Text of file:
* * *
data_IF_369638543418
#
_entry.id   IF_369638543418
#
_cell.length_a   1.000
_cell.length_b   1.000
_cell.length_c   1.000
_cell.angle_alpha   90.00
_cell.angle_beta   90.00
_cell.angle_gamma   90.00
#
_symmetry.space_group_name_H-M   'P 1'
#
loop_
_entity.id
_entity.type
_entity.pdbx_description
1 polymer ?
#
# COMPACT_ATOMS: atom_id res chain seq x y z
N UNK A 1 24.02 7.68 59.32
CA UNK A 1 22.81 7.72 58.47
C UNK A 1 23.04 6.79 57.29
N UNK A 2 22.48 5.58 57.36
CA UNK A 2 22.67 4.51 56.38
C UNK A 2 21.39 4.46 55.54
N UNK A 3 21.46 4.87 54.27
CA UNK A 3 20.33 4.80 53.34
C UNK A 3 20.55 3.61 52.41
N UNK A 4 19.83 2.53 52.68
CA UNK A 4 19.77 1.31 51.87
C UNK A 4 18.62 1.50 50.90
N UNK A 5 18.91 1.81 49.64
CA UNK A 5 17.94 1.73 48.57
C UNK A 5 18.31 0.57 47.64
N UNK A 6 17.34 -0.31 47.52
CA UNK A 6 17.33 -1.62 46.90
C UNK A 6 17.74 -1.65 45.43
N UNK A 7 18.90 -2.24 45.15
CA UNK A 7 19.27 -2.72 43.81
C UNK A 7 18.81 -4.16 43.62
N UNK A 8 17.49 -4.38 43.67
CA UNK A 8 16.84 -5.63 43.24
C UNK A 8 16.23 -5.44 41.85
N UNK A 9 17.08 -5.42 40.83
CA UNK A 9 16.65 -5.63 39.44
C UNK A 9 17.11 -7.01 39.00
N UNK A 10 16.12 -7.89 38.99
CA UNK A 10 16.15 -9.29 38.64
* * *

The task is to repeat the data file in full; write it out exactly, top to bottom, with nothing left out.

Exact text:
data_IF_369638543418
#
_entry.id   IF_369638543418
#
_cell.length_a   1.000
_cell.length_b   1.000
_cell.length_c   1.000
_cell.angle_alpha   90.00
_cell.angle_beta   90.00
_cell.angle_gamma   90.00
#
_symmetry.space_group_name_H-M   'P 1'
#
loop_
_entity.id
_entity.type
_entity.pdbx_description
1 polymer ?
#
# COMPACT_ATOMS: atom_id res chain seq x y z
N UNK A 1 24.02 7.68 59.32
CA UNK A 1 22.81 7.72 58.47
C UNK A 1 23.04 6.79 57.29
N UNK A 2 22.48 5.58 57.36
CA UNK A 2 22.67 4.51 56.38
C UNK A 2 21.39 4.46 55.54
N UNK A 3 21.46 4.87 54.27
CA UNK A 3 20.33 4.80 53.34
C UNK A 3 20.55 3.61 52.41
N UNK A 4 19.83 2.53 52.68
CA UNK A 4 19.77 1.31 51.87
C UNK A 4 18.62 1.50 50.90
N UNK A 5 18.91 1.81 49.64
CA UNK A 5 17.94 1.73 48.57
C UNK A 5 18.31 0.57 47.64
N UNK A 6 17.34 -0.31 47.52
CA UNK A 6 17.33 -1.62 46.90
C UNK A 6 17.74 -1.65 45.43
N UNK A 7 18.90 -2.24 45.15
CA UNK A 7 19.27 -2.72 43.81
C UNK A 7 18.81 -4.16 43.62
N UNK A 8 17.49 -4.38 43.67
CA UNK A 8 16.84 -5.63 43.24
C UNK A 8 16.23 -5.44 41.85
N UNK A 9 17.08 -5.42 40.83
CA UNK A 9 16.65 -5.63 39.44
C UNK A 9 17.11 -7.01 39.00
N UNK A 10 16.12 -7.89 38.99
CA UNK A 10 16.15 -9.29 38.64